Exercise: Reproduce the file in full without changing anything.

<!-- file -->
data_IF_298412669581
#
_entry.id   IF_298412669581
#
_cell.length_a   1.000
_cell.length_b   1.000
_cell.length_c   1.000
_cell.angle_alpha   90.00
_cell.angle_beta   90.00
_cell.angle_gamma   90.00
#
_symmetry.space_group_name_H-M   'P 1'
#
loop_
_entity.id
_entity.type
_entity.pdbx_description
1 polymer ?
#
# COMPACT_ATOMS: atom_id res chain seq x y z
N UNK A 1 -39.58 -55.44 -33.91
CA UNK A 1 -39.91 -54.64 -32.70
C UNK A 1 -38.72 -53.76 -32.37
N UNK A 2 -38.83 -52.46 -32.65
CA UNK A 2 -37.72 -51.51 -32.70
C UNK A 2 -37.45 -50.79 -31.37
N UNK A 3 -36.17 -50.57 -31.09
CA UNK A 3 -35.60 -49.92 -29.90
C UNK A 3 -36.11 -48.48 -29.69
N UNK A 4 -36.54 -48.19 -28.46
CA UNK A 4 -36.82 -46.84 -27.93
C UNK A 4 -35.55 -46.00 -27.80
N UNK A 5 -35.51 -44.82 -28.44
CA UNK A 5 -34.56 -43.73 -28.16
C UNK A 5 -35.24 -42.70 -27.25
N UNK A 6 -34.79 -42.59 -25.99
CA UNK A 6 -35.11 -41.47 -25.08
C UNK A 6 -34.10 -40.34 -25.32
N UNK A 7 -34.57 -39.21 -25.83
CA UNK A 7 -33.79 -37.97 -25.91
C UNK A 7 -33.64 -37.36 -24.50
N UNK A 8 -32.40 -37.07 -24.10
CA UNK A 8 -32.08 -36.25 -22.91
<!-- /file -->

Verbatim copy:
data_IF_298412669581
#
_entry.id   IF_298412669581
#
_cell.length_a   1.000
_cell.length_b   1.000
_cell.length_c   1.000
_cell.angle_alpha   90.00
_cell.angle_beta   90.00
_cell.angle_gamma   90.00
#
_symmetry.space_group_name_H-M   'P 1'
#
loop_
_entity.id
_entity.type
_entity.pdbx_description
1 polymer ?
#
# COMPACT_ATOMS: atom_id res chain seq x y z
N UNK A 1 -39.58 -55.44 -33.91
CA UNK A 1 -39.91 -54.64 -32.70
C UNK A 1 -38.72 -53.76 -32.37
N UNK A 2 -38.83 -52.46 -32.65
CA UNK A 2 -37.72 -51.51 -32.70
C UNK A 2 -37.45 -50.79 -31.37
N UNK A 3 -36.17 -50.57 -31.09
CA UNK A 3 -35.60 -49.92 -29.90
C UNK A 3 -36.11 -48.48 -29.69
N UNK A 4 -36.54 -48.19 -28.46
CA UNK A 4 -36.82 -46.84 -27.93
C UNK A 4 -35.55 -46.00 -27.80
N UNK A 5 -35.51 -44.82 -28.44
CA UNK A 5 -34.56 -43.73 -28.16
C UNK A 5 -35.24 -42.70 -27.25
N UNK A 6 -34.79 -42.59 -25.99
CA UNK A 6 -35.11 -41.47 -25.08
C UNK A 6 -34.10 -40.34 -25.32
N UNK A 7 -34.57 -39.21 -25.83
CA UNK A 7 -33.79 -37.97 -25.91
C UNK A 7 -33.64 -37.36 -24.50
N UNK A 8 -32.40 -37.07 -24.10
CA UNK A 8 -32.08 -36.25 -22.91